Have you heard of Santa Muerte? 

Read about who Santa Muerte is below, about her devotees, their traditions, stories and beliefs through the articles on this website, thanks to the fieldwork, research and writing of Oxford University trained anthropologist of religion Dr. Kate Kingsbury, Research Associate at University of British Columbia, the research and writing of historian Dr. R. Andrew Chesnut, Bishop Walter Sullivan Chair in Catholic Studies at Virginia Commonwealth University and author of this book on Santa Muerte, in collaboration with David Metcalfe, as we present a multi-faceted exploration of the sanctification of death in the popular faith traditions of the Americas.

Meanwhile if you want to watch a viral video about who Santa Muerte is, watch this one! It outlines exactly who she is, what powers she is believed to have, where she is from,  why people worship her. Written by Dr. Kate Kingsbury for the Religion for Breakfast series, it has all the basic info you need to know.  

Dr. Kate Kingsbury

Dr. Kate Kingsbury obtained her doctorate in Anthropology from Oxford University, where she also acquired my MPhil. She is the world’s leading expert on female followers of Santa Muerte and has made it her life’s goal to record their stories. Her main fieldwork took place in a Mexican village in Oaxaca where she spent all her days with a sabia, a wise woman who owns a large shrine, and the sabia’s family and curandero (shaman) friends, but she is also connected with Santa Muerte curanderas (shamans), brujas (witches) and devotees across Mexico. She has authored innumerable articles, both academic and non-academic on Santa Muerte and is frequently in the news, speaking in English and French, on the radio and podcasts where she is interviewed on Santa Muerte. Dr. Kingsbury is Adjunct Professor of Anthropology at the University of Alberta. She is also a pro bono board member of Uganda 4 Her uganda4her.org is a non profit organisation that aims to empower and educate girls in Africa. She is currently working on a book to be published by Oxford University Press on the Female Followers of Santa Muerte, help fund it here.



R. Andrew Chesnut, Ph.D., holds the Bishop Walter F. Sullivan Chair in Catholic Studies and is Professor of Religious Studies at Virginia Commonwealth University. He is currently conducting research on memento mori. A specialist in Latin American religion, he is the author of “Competitive Spirits: Latin America’s New Religious Economy” (Oxford University Press, 2003), “Devoted to Death: Santa Muerte, the Skeleton Saint” (Oxford University Press, December 2012), and of “Born Again in Brazil: The Pentecostal Boom and the Pathogens of Poverty” (Rutgers University Press, 1997).

Photo on 4-13-16 at 7.52 PM.jpg

David Metcalfe is a researcher, writer and multimedia specialist focusing on the interstices of art, culture, and consciousness. He is a contributing editor for a number of popular web magazines dealing with alternative culture.


By Dr. Kate Kingsbury and Dr. Andrew Chesnut

Santa Muerte, Saint Death and Holy Death in English, is now the fastest growing new religious movement in the West. There are no surveys of the number of devotees, but with 15 years of combined research experience, we estimate some 12 million followers, with 70% in Mexico, 15% in the U.S., 10% in Central America, and the remaining 5% mostly in South America. There are also small groups of devotees surfacing in Europe and other parts of the globe.  Devotion to the skeleton saint only went public in 2001, so the great majority of adherents have become devoted to death only in the past decade and a half. In the U.S., devotees are concentrated in Texas, California and the Southwest, so it’s no coincidence that the first American bishops to condemn the Bony Lady (one of her common monikers) are from this region.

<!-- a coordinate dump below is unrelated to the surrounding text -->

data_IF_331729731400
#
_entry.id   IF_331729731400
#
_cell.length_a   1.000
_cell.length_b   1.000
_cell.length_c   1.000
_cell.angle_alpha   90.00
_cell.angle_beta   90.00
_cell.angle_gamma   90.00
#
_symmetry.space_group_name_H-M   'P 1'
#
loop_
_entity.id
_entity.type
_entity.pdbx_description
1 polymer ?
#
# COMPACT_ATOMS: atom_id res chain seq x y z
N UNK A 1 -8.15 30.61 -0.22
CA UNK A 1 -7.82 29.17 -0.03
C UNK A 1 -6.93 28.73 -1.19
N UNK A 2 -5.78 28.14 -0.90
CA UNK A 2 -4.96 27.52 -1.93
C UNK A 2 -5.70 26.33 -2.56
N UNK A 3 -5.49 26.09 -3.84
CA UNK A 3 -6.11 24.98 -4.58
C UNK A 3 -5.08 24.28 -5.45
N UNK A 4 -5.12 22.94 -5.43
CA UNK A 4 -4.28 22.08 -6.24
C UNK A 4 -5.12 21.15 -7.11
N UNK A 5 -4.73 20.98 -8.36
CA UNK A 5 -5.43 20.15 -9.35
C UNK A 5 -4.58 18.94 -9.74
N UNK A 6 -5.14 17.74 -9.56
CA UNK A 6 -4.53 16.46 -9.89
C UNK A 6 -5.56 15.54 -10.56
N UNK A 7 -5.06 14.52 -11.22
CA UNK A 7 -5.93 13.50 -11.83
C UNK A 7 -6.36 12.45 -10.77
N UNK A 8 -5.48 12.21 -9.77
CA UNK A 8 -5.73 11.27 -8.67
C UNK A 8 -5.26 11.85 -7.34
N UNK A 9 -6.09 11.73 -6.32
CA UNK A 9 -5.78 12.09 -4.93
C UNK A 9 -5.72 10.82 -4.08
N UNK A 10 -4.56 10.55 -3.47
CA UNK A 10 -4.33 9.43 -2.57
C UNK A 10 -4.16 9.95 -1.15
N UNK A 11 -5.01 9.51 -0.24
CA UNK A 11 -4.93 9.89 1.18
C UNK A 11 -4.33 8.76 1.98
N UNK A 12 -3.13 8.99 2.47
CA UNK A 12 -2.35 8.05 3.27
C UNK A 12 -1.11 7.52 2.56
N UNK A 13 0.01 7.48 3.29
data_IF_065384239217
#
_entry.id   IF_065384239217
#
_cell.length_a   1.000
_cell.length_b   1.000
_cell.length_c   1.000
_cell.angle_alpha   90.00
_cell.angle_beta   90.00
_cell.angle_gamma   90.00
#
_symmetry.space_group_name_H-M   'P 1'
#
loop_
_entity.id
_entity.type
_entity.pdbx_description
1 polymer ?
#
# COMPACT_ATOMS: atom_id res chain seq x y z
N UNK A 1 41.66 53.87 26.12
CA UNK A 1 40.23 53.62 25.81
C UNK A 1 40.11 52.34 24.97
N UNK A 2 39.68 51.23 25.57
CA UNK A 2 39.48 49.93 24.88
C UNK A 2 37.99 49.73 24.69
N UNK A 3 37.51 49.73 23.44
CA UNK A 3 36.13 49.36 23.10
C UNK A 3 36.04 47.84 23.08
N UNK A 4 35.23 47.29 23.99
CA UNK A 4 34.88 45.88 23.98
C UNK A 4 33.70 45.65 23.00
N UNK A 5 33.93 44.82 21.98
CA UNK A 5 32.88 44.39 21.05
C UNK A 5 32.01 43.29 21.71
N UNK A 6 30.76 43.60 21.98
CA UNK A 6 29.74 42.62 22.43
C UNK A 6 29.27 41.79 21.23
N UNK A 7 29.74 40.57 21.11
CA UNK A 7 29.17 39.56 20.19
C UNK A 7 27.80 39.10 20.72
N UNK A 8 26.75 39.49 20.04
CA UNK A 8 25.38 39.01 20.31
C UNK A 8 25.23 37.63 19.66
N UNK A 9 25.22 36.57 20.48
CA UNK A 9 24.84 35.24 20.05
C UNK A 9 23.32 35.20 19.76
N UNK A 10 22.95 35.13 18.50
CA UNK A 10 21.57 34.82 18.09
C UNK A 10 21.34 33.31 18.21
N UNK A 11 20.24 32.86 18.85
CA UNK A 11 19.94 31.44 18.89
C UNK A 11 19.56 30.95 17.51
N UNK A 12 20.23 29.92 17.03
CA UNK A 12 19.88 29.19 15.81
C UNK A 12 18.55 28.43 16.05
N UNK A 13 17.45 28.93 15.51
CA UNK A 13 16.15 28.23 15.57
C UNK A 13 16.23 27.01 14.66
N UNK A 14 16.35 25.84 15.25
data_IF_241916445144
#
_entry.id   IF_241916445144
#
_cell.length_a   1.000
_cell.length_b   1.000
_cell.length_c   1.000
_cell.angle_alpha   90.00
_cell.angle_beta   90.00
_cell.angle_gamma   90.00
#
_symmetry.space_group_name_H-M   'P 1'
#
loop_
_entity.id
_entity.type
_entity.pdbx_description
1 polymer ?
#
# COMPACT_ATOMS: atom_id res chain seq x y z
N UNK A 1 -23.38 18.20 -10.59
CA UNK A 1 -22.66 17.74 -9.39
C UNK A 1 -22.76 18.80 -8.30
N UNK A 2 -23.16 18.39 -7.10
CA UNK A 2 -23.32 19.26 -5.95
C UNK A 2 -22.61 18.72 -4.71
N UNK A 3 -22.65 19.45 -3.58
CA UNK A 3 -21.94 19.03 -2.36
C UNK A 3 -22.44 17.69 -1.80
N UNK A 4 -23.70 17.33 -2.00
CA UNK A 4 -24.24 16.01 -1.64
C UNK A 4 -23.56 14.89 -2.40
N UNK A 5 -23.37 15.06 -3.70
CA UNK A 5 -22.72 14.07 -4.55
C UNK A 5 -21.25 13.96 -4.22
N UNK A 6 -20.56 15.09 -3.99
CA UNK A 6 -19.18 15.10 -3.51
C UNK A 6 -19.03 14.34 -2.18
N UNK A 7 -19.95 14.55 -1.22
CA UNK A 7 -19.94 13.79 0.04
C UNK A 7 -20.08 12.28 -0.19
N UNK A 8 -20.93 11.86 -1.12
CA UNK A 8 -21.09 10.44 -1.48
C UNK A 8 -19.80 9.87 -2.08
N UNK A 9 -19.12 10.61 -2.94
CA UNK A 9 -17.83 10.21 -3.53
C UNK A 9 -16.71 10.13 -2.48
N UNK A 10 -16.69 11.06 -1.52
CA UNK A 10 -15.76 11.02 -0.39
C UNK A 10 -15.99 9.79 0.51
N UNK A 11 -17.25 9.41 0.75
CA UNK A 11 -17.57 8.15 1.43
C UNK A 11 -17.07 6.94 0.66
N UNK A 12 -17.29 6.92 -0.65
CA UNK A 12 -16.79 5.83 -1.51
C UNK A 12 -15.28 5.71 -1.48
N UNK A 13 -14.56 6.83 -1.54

Saint Death is a skeletal folk saint whose cult has proliferated on both sides of the U.S.-Mexico border over the past decade and a half. She’s a female figure folk saint of death, that is to say a saint not recognised by the Catholic Church. She has rapidly become one of the most popular and powerful folk saints on both the Mexican and American religious landscapes. Although condemned as demonic by both Catholic and Protestant churches, she appeals to millions in the Americas and beyond on the basis of her reputedly awesome supernatural powers. Devotees believe the Bony Lady (la Huesuda as she is called in Spanish) to be the fastest and most efficacious miracle worker, and, as such, sales of her statuettes and votive candles now rival those of the Virgin of Guadalupe and the patron of lost causes, Saint Jude, the two other giants of the Mexican religious landscape. Santa Muerte brings miracles, it is said by devotees, of love, health, wealth, justice, and much more. Devotees work not only with prayer but with magic in their veneration of the Santa Muerte. Candles and statues are vital to working with her and as we will see these need to be the right colour for the specific needs of the devotee, or the many brujas (witches) and curanderos (shamans) that work with her and who Dr. Kate Kingsbury has worked with extensively to record traditions and practices.

Color symbology and iconography are central to devotion. Santa Muerte is usually depicted with a scythe, a globe, sometimes the scales of justice and invariably an owl. The scythe is an iconographic vestige of her partly European heritage. It harkens to the Grim Reapress (la Parca), a medieval figure of death which the Spanish missionaries brought with them as part of their attempt to convert the Indigenous of Mexico to Christianity. It is the syncretism of the Spanish Grim Reapress with Indigenous beliefs in death deities, such as the Aztec goddess Mictecacihuatl, that gave birth to the Santa Muerte as we know her today. 

Photo by Dr. Kate Kingsbury of her research site in Mexico, the statue is in a chapel to Santa Muerte in Oaxaca

The globe symbolizes Santa Muerte’s deathly dominion over the entire world and all those who inhabit it, for only she has the power to reap death. The scales of justice represent her ability to mete out justice for those who petition her to take their side in legal matters, disputes or any other similar concerns. Justice in this sense is a matter of perspective, typically associated with the devotee’s interpretation, and does not consist of a strict moral compass of right and wrong.The folk saint is essentially amoral, since it is believed if sufficiently supplicated she may take one’s side, even if one is requesting protection from the law or for her to use her scythe to wipe out one’s enemies in one fell swoop. The owl in Indigenous Mexican mythology is associated with death. Mexicans state that ‘when the owl screeches, the Indian dies’. As a syncretic symbol, the owl is also associated with knowledge, cognition and witchcraft in European folklore.